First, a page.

Personnel were set free upon their word of honor not to fight again, and they should not be ordered by their governments to go to battle again. If they break their promise, they might be punishable by death if they are captured again.
Islam never fought nations but fought only despotic authorities. Islamic war was one of liberation and not of compulsion. The freedom of the liberated people to decide their religion has already been mentioned, and it was to ensure this freedom that Muslims fought. It is interesting to mention that when Muslims fought the Romans in Egypt, the Egyptian Copts sided with and helped Muslims against the Romans who were Christians like them. This was because Christian Egypt was suffering religious oppression by the Christian Romans to compel them to adopt their religious beliefs.
One of the earliest actions of the Muslims in Egypt was the assurance of religious freedom and the reinstatement of Bejamin as Bishop of Alexandria after years of hiding from the Romans in the western desert. But religious freedom was but one aspect that Islam gave. Whether Arab or Egyptian, Muslim or Christian, Islam built up that FELLOWSHIP that humanity aspires to, in equality and fraternity .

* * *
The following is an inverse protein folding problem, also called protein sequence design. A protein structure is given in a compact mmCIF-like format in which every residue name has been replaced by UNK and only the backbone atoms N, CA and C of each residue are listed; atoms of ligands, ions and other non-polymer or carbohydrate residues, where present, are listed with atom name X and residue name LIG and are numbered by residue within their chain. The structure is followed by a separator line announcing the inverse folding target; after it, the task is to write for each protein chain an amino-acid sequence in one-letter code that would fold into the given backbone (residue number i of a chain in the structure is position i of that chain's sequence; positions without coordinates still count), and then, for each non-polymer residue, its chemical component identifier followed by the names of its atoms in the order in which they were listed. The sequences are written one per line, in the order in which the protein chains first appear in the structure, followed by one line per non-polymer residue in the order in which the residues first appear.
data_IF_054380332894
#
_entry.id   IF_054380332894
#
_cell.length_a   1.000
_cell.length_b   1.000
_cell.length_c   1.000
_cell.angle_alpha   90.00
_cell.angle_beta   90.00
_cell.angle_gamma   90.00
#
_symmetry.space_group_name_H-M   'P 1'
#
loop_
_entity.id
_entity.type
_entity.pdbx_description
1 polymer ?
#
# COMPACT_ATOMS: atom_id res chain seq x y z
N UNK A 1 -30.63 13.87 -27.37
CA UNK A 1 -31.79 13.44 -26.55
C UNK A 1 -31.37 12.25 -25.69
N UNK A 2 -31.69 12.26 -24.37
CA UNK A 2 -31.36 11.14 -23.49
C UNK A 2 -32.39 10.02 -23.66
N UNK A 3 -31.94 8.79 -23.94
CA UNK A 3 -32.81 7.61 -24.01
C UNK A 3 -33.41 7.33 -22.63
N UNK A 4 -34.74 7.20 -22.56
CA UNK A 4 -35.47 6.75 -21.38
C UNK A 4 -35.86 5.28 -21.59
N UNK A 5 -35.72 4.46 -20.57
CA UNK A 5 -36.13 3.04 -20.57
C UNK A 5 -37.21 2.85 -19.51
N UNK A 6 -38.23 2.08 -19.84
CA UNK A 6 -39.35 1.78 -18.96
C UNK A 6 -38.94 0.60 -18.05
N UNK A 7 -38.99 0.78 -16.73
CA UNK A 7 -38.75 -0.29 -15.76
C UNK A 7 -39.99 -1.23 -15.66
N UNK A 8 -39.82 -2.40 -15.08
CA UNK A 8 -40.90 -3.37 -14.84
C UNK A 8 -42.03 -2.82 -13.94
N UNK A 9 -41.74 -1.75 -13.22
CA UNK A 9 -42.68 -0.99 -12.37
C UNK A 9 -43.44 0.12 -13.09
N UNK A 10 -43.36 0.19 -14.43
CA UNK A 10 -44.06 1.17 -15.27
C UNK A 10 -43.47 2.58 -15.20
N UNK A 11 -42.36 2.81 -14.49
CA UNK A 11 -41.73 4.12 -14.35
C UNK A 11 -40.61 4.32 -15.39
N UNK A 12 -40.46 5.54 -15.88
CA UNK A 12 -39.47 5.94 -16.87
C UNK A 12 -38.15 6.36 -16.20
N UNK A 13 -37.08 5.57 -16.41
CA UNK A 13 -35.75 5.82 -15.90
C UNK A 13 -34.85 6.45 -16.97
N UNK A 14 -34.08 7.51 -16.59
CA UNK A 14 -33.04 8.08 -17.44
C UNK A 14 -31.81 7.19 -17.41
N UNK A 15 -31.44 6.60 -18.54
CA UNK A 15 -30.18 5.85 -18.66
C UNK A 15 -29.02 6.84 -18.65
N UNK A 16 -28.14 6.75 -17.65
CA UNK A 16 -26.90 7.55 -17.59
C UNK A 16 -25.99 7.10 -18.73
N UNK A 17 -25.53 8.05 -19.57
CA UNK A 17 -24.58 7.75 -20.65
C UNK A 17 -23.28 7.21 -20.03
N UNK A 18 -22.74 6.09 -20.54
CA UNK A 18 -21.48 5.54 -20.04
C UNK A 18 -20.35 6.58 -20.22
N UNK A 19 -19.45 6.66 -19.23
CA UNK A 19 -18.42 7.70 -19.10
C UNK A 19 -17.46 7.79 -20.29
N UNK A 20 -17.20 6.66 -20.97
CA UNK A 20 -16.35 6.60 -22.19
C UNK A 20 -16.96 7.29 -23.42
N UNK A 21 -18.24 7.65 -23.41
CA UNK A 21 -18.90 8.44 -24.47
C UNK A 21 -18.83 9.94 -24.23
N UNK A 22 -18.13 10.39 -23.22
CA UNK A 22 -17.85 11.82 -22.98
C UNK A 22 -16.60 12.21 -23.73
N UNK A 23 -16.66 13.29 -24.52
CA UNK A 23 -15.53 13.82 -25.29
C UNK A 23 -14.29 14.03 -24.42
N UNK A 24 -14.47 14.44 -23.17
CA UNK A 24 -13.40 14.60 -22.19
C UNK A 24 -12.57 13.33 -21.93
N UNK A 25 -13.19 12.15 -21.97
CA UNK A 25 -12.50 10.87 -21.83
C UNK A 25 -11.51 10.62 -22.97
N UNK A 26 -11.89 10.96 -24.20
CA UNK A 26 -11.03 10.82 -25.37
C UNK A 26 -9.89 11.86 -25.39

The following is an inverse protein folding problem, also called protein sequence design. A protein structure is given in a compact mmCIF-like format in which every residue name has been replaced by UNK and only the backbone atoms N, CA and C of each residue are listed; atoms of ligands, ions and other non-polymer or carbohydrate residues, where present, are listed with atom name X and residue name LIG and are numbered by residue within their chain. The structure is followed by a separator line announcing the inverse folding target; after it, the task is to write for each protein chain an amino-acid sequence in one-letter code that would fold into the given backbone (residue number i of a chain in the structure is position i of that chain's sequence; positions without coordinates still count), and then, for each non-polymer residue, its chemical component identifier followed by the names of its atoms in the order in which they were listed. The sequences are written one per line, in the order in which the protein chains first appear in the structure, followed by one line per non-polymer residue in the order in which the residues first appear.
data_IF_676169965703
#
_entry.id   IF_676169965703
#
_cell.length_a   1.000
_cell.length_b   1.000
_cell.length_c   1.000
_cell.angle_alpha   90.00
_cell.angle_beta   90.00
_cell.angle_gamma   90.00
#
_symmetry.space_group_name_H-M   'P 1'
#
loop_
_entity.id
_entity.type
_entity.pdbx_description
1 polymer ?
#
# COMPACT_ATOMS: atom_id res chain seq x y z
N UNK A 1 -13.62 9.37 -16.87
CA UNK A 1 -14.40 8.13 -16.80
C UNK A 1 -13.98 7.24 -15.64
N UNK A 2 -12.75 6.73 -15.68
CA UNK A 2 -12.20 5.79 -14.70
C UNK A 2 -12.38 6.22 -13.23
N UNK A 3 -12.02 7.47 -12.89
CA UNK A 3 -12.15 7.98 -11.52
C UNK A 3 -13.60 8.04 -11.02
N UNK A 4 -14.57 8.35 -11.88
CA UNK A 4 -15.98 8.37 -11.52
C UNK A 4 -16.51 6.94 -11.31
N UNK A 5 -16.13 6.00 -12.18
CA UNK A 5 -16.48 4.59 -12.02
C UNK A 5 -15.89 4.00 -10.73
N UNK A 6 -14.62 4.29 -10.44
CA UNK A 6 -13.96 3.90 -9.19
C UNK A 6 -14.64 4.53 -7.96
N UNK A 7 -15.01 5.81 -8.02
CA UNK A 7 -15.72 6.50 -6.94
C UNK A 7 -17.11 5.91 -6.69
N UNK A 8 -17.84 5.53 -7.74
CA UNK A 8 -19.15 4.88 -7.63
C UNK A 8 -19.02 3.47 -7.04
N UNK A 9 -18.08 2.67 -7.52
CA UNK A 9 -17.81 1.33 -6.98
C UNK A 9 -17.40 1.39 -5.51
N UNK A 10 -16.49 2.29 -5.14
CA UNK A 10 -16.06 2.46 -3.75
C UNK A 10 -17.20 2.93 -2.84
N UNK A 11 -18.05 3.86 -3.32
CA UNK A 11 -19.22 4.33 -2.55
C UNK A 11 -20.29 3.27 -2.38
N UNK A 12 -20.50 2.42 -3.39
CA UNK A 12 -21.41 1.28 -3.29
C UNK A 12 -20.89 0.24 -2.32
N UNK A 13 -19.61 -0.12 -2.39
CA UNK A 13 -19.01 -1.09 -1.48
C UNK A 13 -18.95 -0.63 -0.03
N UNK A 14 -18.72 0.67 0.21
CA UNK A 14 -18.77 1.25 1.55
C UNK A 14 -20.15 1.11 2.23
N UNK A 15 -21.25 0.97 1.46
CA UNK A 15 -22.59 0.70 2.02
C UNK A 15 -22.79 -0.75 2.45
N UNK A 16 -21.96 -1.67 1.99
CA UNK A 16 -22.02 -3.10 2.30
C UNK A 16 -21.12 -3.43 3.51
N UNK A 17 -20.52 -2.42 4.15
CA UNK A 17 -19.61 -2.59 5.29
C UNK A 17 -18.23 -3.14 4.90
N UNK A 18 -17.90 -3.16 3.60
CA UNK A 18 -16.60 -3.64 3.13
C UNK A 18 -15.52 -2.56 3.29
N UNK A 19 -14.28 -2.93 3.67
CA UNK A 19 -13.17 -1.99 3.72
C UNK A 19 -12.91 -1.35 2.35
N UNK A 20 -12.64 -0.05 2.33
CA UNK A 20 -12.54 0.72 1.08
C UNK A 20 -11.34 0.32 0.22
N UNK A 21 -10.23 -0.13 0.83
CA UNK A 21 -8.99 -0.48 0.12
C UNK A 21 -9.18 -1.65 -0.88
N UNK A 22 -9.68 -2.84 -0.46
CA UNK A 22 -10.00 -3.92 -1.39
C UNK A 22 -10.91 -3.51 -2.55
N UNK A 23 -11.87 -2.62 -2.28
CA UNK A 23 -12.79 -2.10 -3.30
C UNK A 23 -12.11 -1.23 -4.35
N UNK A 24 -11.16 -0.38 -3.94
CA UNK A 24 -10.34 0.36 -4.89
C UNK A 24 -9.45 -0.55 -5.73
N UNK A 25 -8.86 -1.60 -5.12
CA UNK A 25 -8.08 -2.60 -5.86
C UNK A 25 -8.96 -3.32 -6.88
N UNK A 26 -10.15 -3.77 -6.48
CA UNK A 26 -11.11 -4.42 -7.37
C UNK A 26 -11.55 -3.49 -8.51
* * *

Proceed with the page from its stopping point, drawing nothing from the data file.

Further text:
The story is well known of the running contest held in Egypt and won by an Egyptian to the dismay of an Arab competitor who was the son of `Amru Ibn Al-`Aas, governor of Egypt. The Arab hit the boy saying ‘how dare you outrun me and I am the son of the nobility.” Upon which Umar, the caliph, ordered the three all the way to Madinah, and ordered the Egyptian to avenge by hitting the offending Arab, saying: “Hit him back. Hit the son of nobility.” Addressing `Amru, he uttered his famous saying: “O `Amru, since when have you enslaved people while their mothers have born them free.”